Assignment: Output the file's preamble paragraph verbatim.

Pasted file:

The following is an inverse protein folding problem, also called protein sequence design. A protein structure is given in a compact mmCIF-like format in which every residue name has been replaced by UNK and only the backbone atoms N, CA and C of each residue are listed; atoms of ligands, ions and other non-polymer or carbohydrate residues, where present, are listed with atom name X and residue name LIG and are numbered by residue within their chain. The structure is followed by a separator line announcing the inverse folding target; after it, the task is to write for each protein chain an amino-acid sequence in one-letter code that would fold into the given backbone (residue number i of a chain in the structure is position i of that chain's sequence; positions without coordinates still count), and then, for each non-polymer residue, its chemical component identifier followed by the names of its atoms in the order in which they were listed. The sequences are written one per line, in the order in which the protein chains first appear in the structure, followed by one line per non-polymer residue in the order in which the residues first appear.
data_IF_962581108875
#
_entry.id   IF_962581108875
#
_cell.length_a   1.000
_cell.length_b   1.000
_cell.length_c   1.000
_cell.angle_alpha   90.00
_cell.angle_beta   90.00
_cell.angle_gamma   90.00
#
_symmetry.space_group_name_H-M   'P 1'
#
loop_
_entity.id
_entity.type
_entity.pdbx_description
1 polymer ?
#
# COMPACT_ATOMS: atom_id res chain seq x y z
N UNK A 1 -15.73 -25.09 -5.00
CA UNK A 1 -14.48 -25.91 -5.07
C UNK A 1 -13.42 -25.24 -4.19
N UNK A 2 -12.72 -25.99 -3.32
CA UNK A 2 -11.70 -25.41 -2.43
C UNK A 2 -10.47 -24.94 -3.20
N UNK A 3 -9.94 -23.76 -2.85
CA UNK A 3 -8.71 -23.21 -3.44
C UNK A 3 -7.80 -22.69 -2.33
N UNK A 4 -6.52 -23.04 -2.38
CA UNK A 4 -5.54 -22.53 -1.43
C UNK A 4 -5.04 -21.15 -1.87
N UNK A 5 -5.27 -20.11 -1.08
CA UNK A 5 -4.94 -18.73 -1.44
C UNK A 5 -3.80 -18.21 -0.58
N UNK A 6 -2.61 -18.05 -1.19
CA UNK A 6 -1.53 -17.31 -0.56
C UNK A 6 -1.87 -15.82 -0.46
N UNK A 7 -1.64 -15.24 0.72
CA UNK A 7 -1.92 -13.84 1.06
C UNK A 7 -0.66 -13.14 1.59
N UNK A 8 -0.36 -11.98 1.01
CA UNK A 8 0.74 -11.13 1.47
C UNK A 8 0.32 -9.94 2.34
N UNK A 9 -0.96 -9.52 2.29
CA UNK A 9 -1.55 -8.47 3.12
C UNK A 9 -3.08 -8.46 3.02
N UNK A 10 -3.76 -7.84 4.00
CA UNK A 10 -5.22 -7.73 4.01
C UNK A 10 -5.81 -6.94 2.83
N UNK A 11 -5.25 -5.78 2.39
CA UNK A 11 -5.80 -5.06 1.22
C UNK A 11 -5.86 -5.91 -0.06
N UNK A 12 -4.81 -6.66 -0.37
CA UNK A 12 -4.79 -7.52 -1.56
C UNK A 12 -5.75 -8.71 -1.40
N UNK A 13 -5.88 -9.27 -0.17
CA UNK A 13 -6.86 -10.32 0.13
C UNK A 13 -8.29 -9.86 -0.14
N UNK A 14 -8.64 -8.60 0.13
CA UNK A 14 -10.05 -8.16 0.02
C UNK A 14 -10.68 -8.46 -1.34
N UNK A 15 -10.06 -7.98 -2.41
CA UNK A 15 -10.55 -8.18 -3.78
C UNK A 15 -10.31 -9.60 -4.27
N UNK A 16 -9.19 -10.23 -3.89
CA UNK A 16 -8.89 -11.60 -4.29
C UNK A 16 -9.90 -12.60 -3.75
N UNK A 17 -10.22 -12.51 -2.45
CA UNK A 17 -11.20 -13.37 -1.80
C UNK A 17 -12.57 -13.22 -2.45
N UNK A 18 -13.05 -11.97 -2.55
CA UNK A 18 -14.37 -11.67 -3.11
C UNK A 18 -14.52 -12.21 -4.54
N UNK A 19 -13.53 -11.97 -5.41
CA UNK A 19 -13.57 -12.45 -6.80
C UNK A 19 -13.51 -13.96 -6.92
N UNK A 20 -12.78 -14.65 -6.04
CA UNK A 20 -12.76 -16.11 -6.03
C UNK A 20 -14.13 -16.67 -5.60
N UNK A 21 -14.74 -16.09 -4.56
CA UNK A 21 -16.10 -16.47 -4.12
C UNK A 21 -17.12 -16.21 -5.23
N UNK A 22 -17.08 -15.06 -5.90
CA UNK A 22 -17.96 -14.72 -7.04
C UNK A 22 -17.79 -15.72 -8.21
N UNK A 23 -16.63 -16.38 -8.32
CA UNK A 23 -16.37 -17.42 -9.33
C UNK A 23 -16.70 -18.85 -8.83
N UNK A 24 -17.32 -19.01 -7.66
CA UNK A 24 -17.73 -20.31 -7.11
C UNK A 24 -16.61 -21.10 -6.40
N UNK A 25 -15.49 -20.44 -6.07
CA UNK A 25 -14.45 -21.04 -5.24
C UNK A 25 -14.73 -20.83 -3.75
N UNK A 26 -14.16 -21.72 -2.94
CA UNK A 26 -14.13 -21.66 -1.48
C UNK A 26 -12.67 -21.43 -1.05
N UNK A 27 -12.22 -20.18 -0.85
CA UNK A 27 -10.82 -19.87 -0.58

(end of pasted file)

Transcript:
The following is an inverse protein folding problem, also called protein sequence design. A protein structure is given in a compact mmCIF-like format in which every residue name has been replaced by UNK and only the backbone atoms N, CA and C of each residue are listed; atoms of ligands, ions and other non-polymer or carbohydrate residues, where present, are listed with atom name X and residue name LIG and are numbered by residue within their chain. The structure is followed by a separator line announcing the inverse folding target; after it, the task is to write for each protein chain an amino-acid sequence in one-letter code that would fold into the given backbone (residue number i of a chain in the structure is position i of that chain's sequence; positions without coordinates still count), and then, for each non-polymer residue, its chemical component identifier followed by the names of its atoms in the order in which they were listed. The sequences are written one per line, in the order in which the protein chains first appear in the structure, followed by one line per non-polymer residue in the order in which the residues first appear.